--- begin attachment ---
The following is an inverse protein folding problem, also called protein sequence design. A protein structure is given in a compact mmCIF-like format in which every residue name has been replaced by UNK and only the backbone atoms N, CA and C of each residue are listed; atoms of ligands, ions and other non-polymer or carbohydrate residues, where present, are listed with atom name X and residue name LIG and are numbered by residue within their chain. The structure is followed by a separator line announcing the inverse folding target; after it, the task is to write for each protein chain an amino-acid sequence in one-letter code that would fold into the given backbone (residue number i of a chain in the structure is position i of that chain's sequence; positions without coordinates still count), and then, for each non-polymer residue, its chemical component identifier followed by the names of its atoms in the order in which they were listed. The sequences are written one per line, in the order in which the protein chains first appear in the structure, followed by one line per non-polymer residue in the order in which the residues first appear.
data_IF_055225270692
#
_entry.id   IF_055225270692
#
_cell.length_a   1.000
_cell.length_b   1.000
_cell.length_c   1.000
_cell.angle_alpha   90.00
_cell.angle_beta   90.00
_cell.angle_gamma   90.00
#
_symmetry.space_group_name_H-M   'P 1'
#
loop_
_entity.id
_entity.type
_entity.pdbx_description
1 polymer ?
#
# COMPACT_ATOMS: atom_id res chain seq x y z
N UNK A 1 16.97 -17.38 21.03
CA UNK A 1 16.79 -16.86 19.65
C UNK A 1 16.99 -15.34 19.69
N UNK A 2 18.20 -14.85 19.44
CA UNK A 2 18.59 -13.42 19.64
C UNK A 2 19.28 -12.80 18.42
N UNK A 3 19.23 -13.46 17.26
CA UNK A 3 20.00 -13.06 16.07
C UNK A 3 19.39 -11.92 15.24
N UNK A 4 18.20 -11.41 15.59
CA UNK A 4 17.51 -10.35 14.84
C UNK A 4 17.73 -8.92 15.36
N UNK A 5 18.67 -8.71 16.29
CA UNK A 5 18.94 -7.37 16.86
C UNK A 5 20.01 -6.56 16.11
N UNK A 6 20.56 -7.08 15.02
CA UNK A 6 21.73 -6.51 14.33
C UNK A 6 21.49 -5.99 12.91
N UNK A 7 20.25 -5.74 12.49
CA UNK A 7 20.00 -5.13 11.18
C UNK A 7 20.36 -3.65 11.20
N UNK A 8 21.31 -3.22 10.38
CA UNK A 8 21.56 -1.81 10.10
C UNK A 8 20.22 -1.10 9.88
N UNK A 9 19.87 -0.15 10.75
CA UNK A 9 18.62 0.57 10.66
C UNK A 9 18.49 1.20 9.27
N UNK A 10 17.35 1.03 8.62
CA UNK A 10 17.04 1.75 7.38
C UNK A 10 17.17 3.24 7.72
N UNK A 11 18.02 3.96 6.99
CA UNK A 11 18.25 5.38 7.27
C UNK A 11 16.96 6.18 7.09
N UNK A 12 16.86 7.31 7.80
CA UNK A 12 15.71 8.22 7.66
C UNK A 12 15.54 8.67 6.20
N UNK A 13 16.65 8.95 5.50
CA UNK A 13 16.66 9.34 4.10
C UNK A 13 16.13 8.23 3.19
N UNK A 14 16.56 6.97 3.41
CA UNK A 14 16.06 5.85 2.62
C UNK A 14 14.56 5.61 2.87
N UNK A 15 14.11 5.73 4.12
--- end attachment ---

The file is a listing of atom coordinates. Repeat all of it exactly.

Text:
The following is an inverse protein folding problem, also called protein sequence design. A protein structure is given in a compact mmCIF-like format in which every residue name has been replaced by UNK and only the backbone atoms N, CA and C of each residue are listed; atoms of ligands, ions and other non-polymer or carbohydrate residues, where present, are listed with atom name X and residue name LIG and are numbered by residue within their chain. The structure is followed by a separator line announcing the inverse folding target; after it, the task is to write for each protein chain an amino-acid sequence in one-letter code that would fold into the given backbone (residue number i of a chain in the structure is position i of that chain's sequence; positions without coordinates still count), and then, for each non-polymer residue, its chemical component identifier followed by the names of its atoms in the order in which they were listed. The sequences are written one per line, in the order in which the protein chains first appear in the structure, followed by one line per non-polymer residue in the order in which the residues first appear.
data_IF_055225270692
#
_entry.id   IF_055225270692
#
_cell.length_a   1.000
_cell.length_b   1.000
_cell.length_c   1.000
_cell.angle_alpha   90.00
_cell.angle_beta   90.00
_cell.angle_gamma   90.00
#
_symmetry.space_group_name_H-M   'P 1'
#
loop_
_entity.id
_entity.type
_entity.pdbx_description
1 polymer ?
#
# COMPACT_ATOMS: atom_id res chain seq x y z
N UNK A 1 16.97 -17.38 21.03
CA UNK A 1 16.79 -16.86 19.65
C UNK A 1 16.99 -15.34 19.69
N UNK A 2 18.20 -14.85 19.44
CA UNK A 2 18.59 -13.42 19.64
C UNK A 2 19.28 -12.80 18.42
N UNK A 3 19.23 -13.46 17.26
CA UNK A 3 20.00 -13.06 16.07
C UNK A 3 19.39 -11.92 15.24
N UNK A 4 18.20 -11.41 15.59
CA UNK A 4 17.51 -10.35 14.84
C UNK A 4 17.73 -8.92 15.36
N UNK A 5 18.67 -8.71 16.29
CA UNK A 5 18.94 -7.37 16.86
C UNK A 5 20.01 -6.56 16.11
N UNK A 6 20.56 -7.08 15.02
CA UNK A 6 21.73 -6.51 14.33
C UNK A 6 21.49 -5.99 12.91
N UNK A 7 20.25 -5.74 12.49
CA UNK A 7 20.00 -5.13 11.18
C UNK A 7 20.36 -3.65 11.20
N UNK A 8 21.31 -3.22 10.38
CA UNK A 8 21.56 -1.81 10.10
C UNK A 8 20.22 -1.10 9.88
N UNK A 9 19.87 -0.15 10.75
CA UNK A 9 18.62 0.57 10.66
C UNK A 9 18.49 1.20 9.27
N UNK A 10 17.35 1.03 8.62
CA UNK A 10 17.04 1.75 7.38
C UNK A 10 17.17 3.24 7.72
N UNK A 11 18.02 3.96 6.99
CA UNK A 11 18.25 5.38 7.27
C UNK A 11 16.96 6.18 7.09
N UNK A 12 16.86 7.31 7.80
CA UNK A 12 15.71 8.22 7.66
C UNK A 12 15.54 8.67 6.20
N UNK A 13 16.65 8.95 5.50
CA UNK A 13 16.66 9.34 4.10
C UNK A 13 16.13 8.23 3.19
N UNK A 14 16.56 6.97 3.41
CA UNK A 14 16.06 5.85 2.62
C UNK A 14 14.56 5.61 2.87
N UNK A 15 14.11 5.73 4.12